Flows identifies the most frequent paths taken by users to or from any event. Use Flows to understand how your users sequentially perform events in your product and analyze drop-offs or unsuccessful behavior.
Here are some of the sample questions you can answer in Flows:
- What did users do immediately after signing up?
- What are the most common sets of actions taken after opening the app?
- What actions lead up to creating a channel?
- How do users navigate between account creation and sending their first message?
Building a Flows report follows the same high level steps as building any other report. You can read about report building basics here.
Building a report in Flows takes just a few clicks, and results arrive in seconds. Let's build a simple report together. Using a B2B messaging example, imagine you wanted to answer the following question:
What are the top paths leading Chrome users from Landing Page to Sign Up?
Events are the basic building block of a Flow. In this case, since we want to know how users navigated from the landing page, to signing up, we would add two events, "Landing Page" and "Sign Up" within the "Steps" section.
Above and below your selected events, you can choose how many steps to show before and after each event, respectively. In this case, we're curious to see at least 3 steps after our first selected event, so we input "3" below "Landing Page." At this point, your query should look like this:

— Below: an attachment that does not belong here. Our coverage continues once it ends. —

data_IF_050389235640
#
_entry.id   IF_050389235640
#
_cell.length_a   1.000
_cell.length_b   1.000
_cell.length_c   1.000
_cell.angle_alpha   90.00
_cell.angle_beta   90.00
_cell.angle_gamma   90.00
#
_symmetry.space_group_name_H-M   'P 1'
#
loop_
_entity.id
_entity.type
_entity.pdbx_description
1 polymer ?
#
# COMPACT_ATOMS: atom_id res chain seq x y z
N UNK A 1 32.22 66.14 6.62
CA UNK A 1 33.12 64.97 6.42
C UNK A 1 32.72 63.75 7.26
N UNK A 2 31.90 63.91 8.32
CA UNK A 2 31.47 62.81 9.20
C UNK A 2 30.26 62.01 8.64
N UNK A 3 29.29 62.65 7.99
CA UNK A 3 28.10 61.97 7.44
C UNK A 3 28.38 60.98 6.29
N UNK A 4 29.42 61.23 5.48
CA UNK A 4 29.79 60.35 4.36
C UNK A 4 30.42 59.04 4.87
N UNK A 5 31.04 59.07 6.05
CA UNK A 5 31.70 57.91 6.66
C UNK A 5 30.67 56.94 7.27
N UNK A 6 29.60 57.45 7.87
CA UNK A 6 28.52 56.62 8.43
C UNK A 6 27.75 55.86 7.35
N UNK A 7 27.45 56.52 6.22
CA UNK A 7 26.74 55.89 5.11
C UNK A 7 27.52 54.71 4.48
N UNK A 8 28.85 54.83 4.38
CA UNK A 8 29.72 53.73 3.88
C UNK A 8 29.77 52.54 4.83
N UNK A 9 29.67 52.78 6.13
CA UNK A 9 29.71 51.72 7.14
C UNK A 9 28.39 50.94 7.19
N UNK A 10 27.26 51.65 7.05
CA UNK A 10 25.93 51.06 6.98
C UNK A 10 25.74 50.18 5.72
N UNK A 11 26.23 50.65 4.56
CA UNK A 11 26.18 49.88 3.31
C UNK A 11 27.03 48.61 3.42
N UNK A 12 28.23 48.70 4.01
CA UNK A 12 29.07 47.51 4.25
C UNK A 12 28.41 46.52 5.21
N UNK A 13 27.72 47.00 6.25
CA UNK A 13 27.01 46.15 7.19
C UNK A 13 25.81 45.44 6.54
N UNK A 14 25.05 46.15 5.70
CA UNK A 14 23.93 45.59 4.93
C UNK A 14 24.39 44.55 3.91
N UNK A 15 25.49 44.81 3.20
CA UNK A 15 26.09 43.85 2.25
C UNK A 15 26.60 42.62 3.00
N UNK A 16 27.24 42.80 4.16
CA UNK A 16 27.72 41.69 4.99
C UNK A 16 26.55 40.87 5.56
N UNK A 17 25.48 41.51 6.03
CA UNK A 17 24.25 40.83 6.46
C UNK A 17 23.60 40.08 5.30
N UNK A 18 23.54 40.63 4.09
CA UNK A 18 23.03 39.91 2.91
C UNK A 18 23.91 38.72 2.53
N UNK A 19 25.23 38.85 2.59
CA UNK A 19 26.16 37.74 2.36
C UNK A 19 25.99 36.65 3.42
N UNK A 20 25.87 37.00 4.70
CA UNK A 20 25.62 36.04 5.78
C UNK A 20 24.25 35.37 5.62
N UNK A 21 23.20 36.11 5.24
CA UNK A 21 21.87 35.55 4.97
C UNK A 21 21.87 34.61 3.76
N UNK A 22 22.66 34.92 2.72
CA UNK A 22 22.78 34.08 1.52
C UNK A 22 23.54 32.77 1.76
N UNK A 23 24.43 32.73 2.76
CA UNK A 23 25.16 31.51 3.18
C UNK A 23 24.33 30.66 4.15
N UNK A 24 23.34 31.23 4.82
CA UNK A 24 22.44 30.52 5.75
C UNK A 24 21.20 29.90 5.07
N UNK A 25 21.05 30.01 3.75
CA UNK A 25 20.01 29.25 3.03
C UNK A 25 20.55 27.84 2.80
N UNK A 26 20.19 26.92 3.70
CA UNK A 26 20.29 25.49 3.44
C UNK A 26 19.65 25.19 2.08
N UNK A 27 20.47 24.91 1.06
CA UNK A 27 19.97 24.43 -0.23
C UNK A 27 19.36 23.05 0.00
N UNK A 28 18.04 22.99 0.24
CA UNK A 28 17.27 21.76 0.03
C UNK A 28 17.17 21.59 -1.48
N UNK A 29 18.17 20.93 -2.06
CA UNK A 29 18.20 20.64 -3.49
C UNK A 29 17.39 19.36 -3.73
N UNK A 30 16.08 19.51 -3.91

Filters exclude unwanted data. In this case, we only care about events performed by Chrome users. Therefore, add a "Browser" filter, where Browser equals "Chrome". At this point, your query should look like this:
Breakdowns segment data into groups. In this case, we don't need to apply a breakdown since we already have the query in place to answer our question. However, if we wanted to see how the flow varies by city, we could add a "City" breakdown.
Flows features two visualizations to help you view the results of your query in the clearest chart type. By default, Flows displays the User Flows chart, which uses a Sankey diagram to visually display multiple paths on the same chart. This visualization excels when trying to identify different variants of a similar path, or following one particular trail.